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I am aware of several criticisms to Rawls's redistributive mechanics in A Theory of Justice. I am wondering whether there are also criticisms on the premise of arbitrariness of moral desert.

I have seen Rawls's moral arbitrariness premise presented as an idea to which humans are intensely resistant, but without solid philosophical counter-arguments. For example, when treating this in their courses, Profs. Sandel (Harvard) and Shapiro (Yale) offer an explanation for this resistance based on the Workmanship Ideal of Locke ("I worked for it so I deserve it!"), but then point out that the development of one's work ethic also depends on genetics and environment and nothing else, and hence is also morally arbitrary. The counter-argument is therefore not based on solid reasoning.

Are there theories that question moral arbitrariness on a firm theoretical basis?

I am interested in theories that do so in a "nontrivial" way, as opposed to, say, eugenics, which just asserts the existence of gene pools that are "better" than others.

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    It is often pointed out that the assumption that character is fully determined by social/biological factors is dubious. Aside from that, Steinberger argues in Desert and Justice in Rawls that the entailed emptiness of "moral deserving" of anything by anyone undermines the point of pursuing justice, and hence Rawls's entire project. Moreover, this equal non-deserving prescribes strict egalitarianism as the only moral stance, and this clashes with the difference principle that endorses some inequalities for the sake of utilitarian efficiency.
    – Conifold
    Jul 16 at 2:00
  • ùaybu the following link is helpful : plato.stanford.edu/entries/desert Aug 15 at 8:21
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We should take a view as if we were in the position of a dictator, able to give rules to all of society. What rules would we wish to impose, in order to produce a society that we judge best? Naturally, this judgment of "best" is subjective, but there are similarities between what different people want society to be like. Most people would like to see the society prosper - become more vibrant and efficient. Most people also want to improve some measure of utility or happiness for society.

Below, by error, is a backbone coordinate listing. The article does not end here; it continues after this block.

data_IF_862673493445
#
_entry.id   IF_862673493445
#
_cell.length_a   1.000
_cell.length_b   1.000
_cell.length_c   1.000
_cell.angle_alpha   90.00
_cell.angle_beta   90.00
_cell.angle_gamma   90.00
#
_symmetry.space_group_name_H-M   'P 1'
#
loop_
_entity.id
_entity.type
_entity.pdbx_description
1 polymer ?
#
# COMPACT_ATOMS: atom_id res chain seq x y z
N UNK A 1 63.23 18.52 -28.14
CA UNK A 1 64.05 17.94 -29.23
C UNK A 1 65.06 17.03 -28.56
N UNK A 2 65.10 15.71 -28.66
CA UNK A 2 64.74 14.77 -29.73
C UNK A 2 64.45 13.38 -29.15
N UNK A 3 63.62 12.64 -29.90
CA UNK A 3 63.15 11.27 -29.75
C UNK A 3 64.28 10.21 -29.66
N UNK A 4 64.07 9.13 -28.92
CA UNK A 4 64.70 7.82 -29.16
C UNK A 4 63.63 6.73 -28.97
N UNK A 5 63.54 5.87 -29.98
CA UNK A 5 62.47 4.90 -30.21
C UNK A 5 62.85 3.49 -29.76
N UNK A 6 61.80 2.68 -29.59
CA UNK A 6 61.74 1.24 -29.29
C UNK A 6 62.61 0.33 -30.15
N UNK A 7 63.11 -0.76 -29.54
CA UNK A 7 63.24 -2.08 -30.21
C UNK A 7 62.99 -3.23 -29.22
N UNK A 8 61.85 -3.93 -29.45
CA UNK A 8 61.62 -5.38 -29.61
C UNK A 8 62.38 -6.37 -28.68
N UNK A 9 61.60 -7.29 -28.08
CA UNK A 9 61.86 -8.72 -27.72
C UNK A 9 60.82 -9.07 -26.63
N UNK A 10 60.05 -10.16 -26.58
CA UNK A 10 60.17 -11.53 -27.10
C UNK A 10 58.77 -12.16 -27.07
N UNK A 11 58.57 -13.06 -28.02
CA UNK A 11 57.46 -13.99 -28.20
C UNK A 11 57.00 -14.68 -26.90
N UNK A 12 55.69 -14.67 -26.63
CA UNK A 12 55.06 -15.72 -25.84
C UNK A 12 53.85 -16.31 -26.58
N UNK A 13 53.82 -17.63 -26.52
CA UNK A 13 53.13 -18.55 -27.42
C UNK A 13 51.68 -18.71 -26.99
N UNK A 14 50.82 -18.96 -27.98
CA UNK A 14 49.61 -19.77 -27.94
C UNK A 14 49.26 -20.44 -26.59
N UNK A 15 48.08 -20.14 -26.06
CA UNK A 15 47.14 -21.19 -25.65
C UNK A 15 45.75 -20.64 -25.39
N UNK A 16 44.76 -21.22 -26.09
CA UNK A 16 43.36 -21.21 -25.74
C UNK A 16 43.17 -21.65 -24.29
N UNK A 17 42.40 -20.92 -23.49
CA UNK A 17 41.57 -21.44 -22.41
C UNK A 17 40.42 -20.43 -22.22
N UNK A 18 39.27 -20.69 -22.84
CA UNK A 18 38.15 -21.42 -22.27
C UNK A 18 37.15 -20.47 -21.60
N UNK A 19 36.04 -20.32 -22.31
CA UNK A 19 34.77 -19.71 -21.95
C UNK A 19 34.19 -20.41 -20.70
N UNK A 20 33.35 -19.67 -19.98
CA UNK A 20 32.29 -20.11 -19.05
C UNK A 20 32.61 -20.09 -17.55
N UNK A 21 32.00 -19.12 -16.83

In order to achieve this vision, it is useful if people are rewarded for actions that help society (in the judgment of the supposed dictator), and punished for actions that harm society. If these rewards and punishments are in place and consistent, then people will be more motivated to help society and not harm it.

For example, burning tires in a residential neighborhood is undesirable; it creates toxic fumes and a terrible smell, which makes nearby people unhappy. From our imagined position as dictator, we don't want people to do that; it goes contrary to our vision for a healthy society. So we would like to have a rule that punishes people for doing it. The rule should not cause more harm to society than the benefit it provides.

Thus, being punished for burning tires in a residential neighborhood is a just desert.

Or more accurately: if you judge that letting people be unhappy is detrimental to your vision for society, then you should also include a punishment for burning tires in a residential neighborhood in your vision, and thus you would say that this punishment is a just desert. It's conceivable that others would have a different vision for society in which the punishment is not a just desert, but you would say it is, which is what matters to you.

Similar arguments let us say:

  • It is a just desert for murderers to be punished enough to outweigh any benefit they might gain from it. This helps disincentivize people from murder.
  • It is a just desert for people performing necessary community service to be paid or given honor for their actions. This helps incentivize community service.
  • It is a just desert for people who expose corruption in the political machinery to be rewarded for doing so, not punished, because their actions help society as a whole and we want more of that.

Note that this concept of "desert" is different from what the laws may actually be in current society. It instead relates to what laws would, hypothetically, have to be in place to help promote your ideal vision of a society.

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